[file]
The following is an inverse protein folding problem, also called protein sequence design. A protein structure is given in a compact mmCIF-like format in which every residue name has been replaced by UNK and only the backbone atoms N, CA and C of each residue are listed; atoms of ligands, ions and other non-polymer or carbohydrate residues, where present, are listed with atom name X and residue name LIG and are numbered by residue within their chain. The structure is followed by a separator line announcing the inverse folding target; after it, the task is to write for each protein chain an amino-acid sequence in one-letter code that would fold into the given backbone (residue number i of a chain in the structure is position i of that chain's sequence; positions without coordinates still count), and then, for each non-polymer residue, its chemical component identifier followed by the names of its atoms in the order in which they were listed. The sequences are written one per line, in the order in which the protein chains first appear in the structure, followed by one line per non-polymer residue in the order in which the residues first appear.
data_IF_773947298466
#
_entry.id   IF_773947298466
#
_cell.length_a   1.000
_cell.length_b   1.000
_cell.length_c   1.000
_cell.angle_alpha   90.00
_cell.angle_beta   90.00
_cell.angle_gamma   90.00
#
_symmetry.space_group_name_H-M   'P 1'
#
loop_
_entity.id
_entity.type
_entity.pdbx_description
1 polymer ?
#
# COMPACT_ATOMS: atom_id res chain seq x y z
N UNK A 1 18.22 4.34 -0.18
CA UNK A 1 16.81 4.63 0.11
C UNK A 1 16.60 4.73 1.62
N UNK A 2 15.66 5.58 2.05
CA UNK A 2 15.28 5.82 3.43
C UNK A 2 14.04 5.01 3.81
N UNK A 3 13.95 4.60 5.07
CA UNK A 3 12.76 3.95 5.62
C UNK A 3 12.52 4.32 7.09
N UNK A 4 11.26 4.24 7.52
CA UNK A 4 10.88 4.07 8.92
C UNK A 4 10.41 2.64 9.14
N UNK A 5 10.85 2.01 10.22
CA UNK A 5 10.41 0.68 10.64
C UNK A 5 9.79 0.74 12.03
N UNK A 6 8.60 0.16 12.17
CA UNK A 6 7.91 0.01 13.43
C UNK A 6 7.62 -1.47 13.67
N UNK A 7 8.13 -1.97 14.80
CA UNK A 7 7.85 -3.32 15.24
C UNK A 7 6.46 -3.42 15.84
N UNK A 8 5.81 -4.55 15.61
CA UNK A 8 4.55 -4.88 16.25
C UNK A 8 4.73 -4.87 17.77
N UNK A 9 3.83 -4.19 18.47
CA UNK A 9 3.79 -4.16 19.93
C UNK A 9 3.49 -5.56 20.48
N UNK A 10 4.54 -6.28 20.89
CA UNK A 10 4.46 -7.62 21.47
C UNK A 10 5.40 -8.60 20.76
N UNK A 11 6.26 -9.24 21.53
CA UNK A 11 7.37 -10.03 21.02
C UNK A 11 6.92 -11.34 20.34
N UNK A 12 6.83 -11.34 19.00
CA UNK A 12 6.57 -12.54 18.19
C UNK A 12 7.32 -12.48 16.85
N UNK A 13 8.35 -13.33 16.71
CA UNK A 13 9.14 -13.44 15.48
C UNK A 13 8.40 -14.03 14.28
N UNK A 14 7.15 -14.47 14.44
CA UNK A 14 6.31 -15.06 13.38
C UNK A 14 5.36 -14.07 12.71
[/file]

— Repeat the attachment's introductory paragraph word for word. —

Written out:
The following is an inverse protein folding problem, also called protein sequence design. A protein structure is given in a compact mmCIF-like format in which every residue name has been replaced by UNK and only the backbone atoms N, CA and C of each residue are listed; atoms of ligands, ions and other non-polymer or carbohydrate residues, where present, are listed with atom name X and residue name LIG and are numbered by residue within their chain. The structure is followed by a separator line announcing the inverse folding target; after it, the task is to write for each protein chain an amino-acid sequence in one-letter code that would fold into the given backbone (residue number i of a chain in the structure is position i of that chain's sequence; positions without coordinates still count), and then, for each non-polymer residue, its chemical component identifier followed by the names of its atoms in the order in which they were listed. The sequences are written one per line, in the order in which the protein chains first appear in the structure, followed by one line per non-polymer residue in the order in which the residues first appear.